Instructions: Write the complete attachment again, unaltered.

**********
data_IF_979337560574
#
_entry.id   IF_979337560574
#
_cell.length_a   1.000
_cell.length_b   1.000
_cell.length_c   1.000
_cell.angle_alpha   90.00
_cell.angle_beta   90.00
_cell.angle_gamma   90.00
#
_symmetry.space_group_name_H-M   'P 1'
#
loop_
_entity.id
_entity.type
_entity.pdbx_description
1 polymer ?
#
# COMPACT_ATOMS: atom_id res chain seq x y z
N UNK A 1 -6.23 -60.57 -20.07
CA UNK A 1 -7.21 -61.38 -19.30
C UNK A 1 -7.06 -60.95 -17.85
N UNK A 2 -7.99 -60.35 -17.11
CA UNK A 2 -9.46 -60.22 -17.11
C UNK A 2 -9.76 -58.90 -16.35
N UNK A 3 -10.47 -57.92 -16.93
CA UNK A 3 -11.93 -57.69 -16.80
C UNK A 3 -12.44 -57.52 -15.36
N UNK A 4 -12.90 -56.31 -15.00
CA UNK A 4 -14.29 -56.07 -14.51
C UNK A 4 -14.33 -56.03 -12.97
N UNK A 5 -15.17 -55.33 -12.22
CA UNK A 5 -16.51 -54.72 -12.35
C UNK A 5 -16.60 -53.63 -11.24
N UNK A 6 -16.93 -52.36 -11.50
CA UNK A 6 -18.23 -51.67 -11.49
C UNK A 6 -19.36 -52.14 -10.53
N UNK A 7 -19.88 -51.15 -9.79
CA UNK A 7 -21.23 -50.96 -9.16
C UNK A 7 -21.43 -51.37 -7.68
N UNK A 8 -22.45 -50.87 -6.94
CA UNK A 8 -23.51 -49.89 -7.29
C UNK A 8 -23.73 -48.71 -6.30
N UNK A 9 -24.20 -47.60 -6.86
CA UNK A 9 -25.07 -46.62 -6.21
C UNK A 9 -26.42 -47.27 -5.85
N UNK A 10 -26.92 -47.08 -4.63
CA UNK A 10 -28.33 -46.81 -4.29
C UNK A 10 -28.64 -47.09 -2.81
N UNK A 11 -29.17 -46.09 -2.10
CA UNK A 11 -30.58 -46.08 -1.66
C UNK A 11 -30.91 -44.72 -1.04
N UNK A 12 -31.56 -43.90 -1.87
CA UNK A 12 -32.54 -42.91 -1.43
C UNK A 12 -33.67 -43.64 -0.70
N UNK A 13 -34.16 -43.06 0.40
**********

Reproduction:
data_IF_979337560574
#
_entry.id   IF_979337560574
#
_cell.length_a   1.000
_cell.length_b   1.000
_cell.length_c   1.000
_cell.angle_alpha   90.00
_cell.angle_beta   90.00
_cell.angle_gamma   90.00
#
_symmetry.space_group_name_H-M   'P 1'
#
loop_
_entity.id
_entity.type
_entity.pdbx_description
1 polymer ?
#
# COMPACT_ATOMS: atom_id res chain seq x y z
N UNK A 1 -6.23 -60.57 -20.07
CA UNK A 1 -7.21 -61.38 -19.30
C UNK A 1 -7.06 -60.95 -17.85
N UNK A 2 -7.99 -60.35 -17.11
CA UNK A 2 -9.46 -60.22 -17.11
C UNK A 2 -9.76 -58.90 -16.35
N UNK A 3 -10.47 -57.92 -16.93
CA UNK A 3 -11.93 -57.69 -16.80
C UNK A 3 -12.44 -57.52 -15.36
N UNK A 4 -12.90 -56.31 -15.00
CA UNK A 4 -14.29 -56.07 -14.51
C UNK A 4 -14.33 -56.03 -12.97
N UNK A 5 -15.17 -55.33 -12.22
CA UNK A 5 -16.51 -54.72 -12.35
C UNK A 5 -16.60 -53.63 -11.24
N UNK A 6 -16.93 -52.36 -11.50
CA UNK A 6 -18.23 -51.67 -11.49
C UNK A 6 -19.36 -52.14 -10.53
N UNK A 7 -19.88 -51.15 -9.79
CA UNK A 7 -21.23 -50.96 -9.16
C UNK A 7 -21.43 -51.37 -7.68
N UNK A 8 -22.45 -50.87 -6.94
CA UNK A 8 -23.51 -49.89 -7.29
C UNK A 8 -23.73 -48.71 -6.30
N UNK A 9 -24.20 -47.60 -6.86
CA UNK A 9 -25.07 -46.62 -6.21
C UNK A 9 -26.42 -47.27 -5.85
N UNK A 10 -26.92 -47.08 -4.63
CA UNK A 10 -28.33 -46.81 -4.29
C UNK A 10 -28.64 -47.09 -2.81
N UNK A 11 -29.17 -46.09 -2.10
CA UNK A 11 -30.58 -46.08 -1.66
C UNK A 11 -30.91 -44.72 -1.04
N UNK A 12 -31.56 -43.90 -1.87
CA UNK A 12 -32.54 -42.91 -1.43
C UNK A 12 -33.67 -43.64 -0.70
N UNK A 13 -34.16 -43.06 0.40